The Piano Teacher brought Jelinek a measure of international renown, though critics were admittedly confused by the themes in the work, and by what some saw as an autobiographical element—for Jelinek divided her time between a home in Munich with her husband and periods in Vienna with her mother, who was widowed when Jelinek's father died in a psychiatric hospital in 1969. "The book is written in a terse, almost simplistic style, which by the novel's end becomes completely subsumed in obscenity," assessed Ruth Franklin in a New Republic article. The filmed images were even more graphic, with the New Yorker 's David Denby terming it an "audaciously brilliant" work; Denby admitted that some parts were disturbing indeed, but found it "a seriously scandalous work, beautifully made, and it deserves a sizable audience that might argue over it, appreciate it—even hate it."

Jelinek took another top German literary honor, the Heinrich Heine Prize, in 2002, before her Nobel Prize win was announced in October of 2004. She was only the tenth woman in 103 years of Nobel history to win in the literature category, and there was some surprise in literary circles that a writer whose work was largely unknown outside of the German-speaking world was so honored. Others remarked upon the darkly violent themes in her works, with their sometimes strident strain of feminism. But the Swedish Academy, in bestowing the honor, claimed Jelinek's works deserved merit "for her musical flow of voices and countervoices in novels and plays that with extraordinary linguistic zeal reveal the absurdity of society's clichés and their subjugating power," a New York Times article by Alan Riding reported.

Long known for her reclusive nature, Jelinek announced she would not travel to Stockholm for the ceremony because of her agoraphobia. "It doesn't suit me as a person to be put on public display," a Sunday Times article quoted her as saying. "I feel threatened by it. I'm not in a mental shape to withstand such ceremonies." Her most recent work at the time, a play titled Bambiland, continued her mission to address the injustices in the world. Dealing with the U.S.-led war in Iraq, it contains references to the Abu Ghraib prison-abuse scandal and is intensely critical of American foreign policy. "Unlike others, Jelinek has not calmed down as she has grown older, nor has she sold out," reflected Black in the Financial Times critique. "Perhaps her uniquely courageous gaze at what we do not want to see is just what we need."

Jelinek noted that literary fame, even a Nobel Prize, cannot alter the imbalances in the world, especially gender inequalities, which she claims remains similar to that of "master and slave," she told New York Times interviewer Deborah Solomon. "A woman's artistic output makes her monstrous to men if she does not know to make herself small at the same time and present herself as a commodity. At best people are afraid of her."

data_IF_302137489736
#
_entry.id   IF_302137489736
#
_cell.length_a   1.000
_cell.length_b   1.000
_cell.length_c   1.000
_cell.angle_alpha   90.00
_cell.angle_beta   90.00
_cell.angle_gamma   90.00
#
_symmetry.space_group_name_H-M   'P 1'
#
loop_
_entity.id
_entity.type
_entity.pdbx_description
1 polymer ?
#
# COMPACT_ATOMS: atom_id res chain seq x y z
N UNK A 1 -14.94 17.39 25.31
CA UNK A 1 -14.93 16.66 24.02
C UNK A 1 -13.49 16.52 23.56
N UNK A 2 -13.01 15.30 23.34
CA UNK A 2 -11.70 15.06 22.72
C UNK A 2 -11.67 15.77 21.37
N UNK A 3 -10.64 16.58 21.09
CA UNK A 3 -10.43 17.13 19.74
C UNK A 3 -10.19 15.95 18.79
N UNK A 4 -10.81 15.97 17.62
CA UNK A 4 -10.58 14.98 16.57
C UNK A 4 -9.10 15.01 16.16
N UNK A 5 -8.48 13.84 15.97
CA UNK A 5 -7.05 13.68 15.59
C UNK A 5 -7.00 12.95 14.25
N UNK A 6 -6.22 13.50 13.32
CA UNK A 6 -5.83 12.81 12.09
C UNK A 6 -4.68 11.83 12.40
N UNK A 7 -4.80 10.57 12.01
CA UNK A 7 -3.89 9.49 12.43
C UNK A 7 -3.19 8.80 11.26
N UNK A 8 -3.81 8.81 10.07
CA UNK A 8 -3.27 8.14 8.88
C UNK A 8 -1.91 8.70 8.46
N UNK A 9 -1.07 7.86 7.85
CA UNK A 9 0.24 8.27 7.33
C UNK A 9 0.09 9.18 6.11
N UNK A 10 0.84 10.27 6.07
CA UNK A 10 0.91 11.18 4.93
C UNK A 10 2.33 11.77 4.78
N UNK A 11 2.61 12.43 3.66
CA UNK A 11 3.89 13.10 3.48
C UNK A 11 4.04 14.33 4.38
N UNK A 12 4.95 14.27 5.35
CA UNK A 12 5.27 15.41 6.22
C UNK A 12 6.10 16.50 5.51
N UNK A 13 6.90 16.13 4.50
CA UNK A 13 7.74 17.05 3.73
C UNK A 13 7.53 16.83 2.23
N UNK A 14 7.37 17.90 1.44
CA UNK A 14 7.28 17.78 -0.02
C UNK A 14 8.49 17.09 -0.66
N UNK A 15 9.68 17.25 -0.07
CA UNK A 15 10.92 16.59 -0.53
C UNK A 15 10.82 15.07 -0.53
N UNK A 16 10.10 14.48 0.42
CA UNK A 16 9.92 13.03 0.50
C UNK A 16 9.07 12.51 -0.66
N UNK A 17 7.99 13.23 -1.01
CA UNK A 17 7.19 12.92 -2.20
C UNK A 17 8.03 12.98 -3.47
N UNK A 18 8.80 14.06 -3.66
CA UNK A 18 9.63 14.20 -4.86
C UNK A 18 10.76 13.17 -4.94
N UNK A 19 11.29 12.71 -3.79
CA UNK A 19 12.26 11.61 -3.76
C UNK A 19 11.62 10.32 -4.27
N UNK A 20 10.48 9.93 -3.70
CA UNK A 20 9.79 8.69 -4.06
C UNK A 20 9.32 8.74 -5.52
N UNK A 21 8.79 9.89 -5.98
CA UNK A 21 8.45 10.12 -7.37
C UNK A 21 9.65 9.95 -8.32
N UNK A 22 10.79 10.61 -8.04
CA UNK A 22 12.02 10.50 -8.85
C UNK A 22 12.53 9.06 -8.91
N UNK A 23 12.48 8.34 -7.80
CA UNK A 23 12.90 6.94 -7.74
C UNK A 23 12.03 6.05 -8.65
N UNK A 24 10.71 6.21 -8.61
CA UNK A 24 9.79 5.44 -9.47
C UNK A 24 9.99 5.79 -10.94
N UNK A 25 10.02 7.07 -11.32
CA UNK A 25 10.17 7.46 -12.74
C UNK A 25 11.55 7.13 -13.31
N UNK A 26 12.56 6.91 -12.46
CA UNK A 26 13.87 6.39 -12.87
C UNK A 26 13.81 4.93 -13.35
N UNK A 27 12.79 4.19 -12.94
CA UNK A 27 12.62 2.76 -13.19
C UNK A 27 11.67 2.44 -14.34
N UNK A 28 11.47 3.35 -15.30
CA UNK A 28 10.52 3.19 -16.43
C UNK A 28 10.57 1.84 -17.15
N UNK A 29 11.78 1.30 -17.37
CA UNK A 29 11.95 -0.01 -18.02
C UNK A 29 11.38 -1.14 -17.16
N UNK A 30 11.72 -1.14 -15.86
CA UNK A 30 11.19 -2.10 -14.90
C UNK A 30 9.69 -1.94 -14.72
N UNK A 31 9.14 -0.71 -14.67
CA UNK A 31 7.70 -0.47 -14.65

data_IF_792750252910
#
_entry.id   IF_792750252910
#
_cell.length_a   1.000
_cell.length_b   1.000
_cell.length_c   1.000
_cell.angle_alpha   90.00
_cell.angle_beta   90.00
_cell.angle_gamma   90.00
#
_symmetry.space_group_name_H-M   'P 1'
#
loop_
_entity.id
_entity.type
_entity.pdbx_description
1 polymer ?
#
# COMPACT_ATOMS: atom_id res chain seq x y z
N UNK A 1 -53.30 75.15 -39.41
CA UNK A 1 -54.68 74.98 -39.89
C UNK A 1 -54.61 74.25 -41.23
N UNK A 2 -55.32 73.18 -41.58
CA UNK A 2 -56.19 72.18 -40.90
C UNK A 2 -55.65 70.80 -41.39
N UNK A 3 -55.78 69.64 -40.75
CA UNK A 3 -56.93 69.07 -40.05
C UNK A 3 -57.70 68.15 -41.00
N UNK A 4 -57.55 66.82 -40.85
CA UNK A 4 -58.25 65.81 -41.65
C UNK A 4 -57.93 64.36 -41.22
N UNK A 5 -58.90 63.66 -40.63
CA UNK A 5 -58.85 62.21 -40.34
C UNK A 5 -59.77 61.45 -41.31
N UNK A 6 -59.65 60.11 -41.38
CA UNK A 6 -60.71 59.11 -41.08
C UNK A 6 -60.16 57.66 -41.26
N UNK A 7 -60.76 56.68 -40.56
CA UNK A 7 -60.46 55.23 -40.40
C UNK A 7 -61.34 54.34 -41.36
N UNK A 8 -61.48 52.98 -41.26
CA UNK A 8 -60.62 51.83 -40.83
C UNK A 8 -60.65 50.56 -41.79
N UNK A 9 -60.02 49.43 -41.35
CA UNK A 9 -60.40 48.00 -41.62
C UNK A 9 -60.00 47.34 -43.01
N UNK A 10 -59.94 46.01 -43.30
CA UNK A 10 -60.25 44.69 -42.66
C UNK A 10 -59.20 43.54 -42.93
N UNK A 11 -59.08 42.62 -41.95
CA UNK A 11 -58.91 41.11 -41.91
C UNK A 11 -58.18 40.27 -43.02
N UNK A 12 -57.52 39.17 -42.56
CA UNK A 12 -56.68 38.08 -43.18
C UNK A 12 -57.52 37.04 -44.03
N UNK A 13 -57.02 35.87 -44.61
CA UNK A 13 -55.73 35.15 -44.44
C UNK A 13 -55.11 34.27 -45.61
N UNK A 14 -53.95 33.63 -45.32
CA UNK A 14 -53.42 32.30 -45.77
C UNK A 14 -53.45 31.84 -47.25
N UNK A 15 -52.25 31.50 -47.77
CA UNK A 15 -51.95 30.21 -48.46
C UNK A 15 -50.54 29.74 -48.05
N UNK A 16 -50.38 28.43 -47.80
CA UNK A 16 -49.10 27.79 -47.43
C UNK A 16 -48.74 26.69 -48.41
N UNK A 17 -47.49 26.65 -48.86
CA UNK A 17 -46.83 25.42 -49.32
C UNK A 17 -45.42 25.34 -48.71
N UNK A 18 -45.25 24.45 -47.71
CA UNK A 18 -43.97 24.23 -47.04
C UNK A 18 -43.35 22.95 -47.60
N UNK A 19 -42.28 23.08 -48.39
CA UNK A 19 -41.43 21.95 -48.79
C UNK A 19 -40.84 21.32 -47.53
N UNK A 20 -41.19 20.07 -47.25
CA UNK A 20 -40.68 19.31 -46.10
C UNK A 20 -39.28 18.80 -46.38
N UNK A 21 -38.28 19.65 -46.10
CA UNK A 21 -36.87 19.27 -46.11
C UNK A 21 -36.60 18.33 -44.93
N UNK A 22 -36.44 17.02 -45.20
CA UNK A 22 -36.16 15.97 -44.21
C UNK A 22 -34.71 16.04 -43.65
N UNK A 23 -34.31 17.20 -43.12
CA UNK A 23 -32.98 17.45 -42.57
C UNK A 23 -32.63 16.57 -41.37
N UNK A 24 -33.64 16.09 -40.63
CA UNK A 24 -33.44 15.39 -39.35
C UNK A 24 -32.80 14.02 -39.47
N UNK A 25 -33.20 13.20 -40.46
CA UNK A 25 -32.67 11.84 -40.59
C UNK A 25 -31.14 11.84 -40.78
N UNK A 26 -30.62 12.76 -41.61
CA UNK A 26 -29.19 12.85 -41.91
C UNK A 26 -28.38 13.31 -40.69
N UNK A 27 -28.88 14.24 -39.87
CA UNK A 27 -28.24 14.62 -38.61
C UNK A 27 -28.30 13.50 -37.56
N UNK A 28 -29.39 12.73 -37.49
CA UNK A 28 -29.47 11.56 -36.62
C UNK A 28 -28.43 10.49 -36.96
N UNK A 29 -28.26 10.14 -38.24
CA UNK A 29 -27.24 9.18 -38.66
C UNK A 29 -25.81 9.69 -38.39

Selected writings

Novels

Lisas Schatten, Relief Verlag Eilers (Munich), 1967.

Wir sind lockvögel, baby!, Rowohlt (Reinbek bei Hamburg), 1970.

Michael. Ein Jugendbuch für de Infantilgesellschaft, Rowohlt, 1972.

Die Liebhaberinnen, Rowohlt, 1975; translation by Martin Chambers published as Women as Lovers, Serpent's Tail, 1994.

bukolit. hoerroman, Rhombus (Wien), 1979.

Die Ausgesperrten, Rowohlt, 1980; translation by Michael Hulse published as Wonderful, Wonderful Times, Serpent's Tail (London), 1990.

Die Klavierspielerin, Rowohlt, 1983; translation by Joachim Neugroschel published as The Piano Player, Weidenfeld & Nicholson (New York City), 1988.

Oh Wildnis, oh Schutz vor ihr, Rowohlt, 1985.

Lust, Rowohlt, 1989; translation by Michael Hulse, Serpent's Tail, 1992.

Totenauberg, Rowohlt, 1991.

Die Kinder der Toten, Rowohlt, 1995.

(With Jutta Heinrich and Adolf-Ernst Meyer) Sturm und Zwang. Schreiben als Geschlechterkamp, Klein (Hamburg), 1995.

Ein Sportstuck, Rowohlt, 1998.

Macht Nichts: Eine Kleine Trilogie des Todes, Rowohlt, 1999.

Das Lebewohl: 3 kl. Dramen, Berlin Verlag, 2000.

Gier: Ein Unterhaltungsroman Elfriede Jelinek, Rowohlt, 2000.

Plays

When the Sun Sinks It's Time to Close Shop, 1974.

Was geschah, nachdem Nora ihren Mann verlassen hat, produced in Graz, 1979.

Burgtheater: Posse mit Gesang, 1985.

Krankheit oder moderne Frauen, produced in Bonn, 1987.

Präsident Abendwind, in Anthropophagen im Abendwind, produced in Berlin, 1988.

Wolken; Heim, Steidl (Gottingen), 1993.

Bambiland, 2004.

Sources

Books

Dictionary of Literary Biography, Volume 85: Austrian Fiction Writers After 1914, edited by James Hardin and Donald G. Daviau, Gale, 1989, pp. 217-23.

Periodicals

Financial Times, October 11, 2004, p. 13.

Nation, March 18, 1991, p. 347.

New Republic, November 1, 2004, p. 32.

New Yorker, April 1, 2002, p. 98.

New York Times, May 13, 2001, p. 10; October 8, 2004, p. A3; November 21, 2004, p. 31.

Sunday Times (London, England), October 10, 2004, p. 19.

Times Literary Supplement, February 7, 1970, p. 702.

—Carol Brennan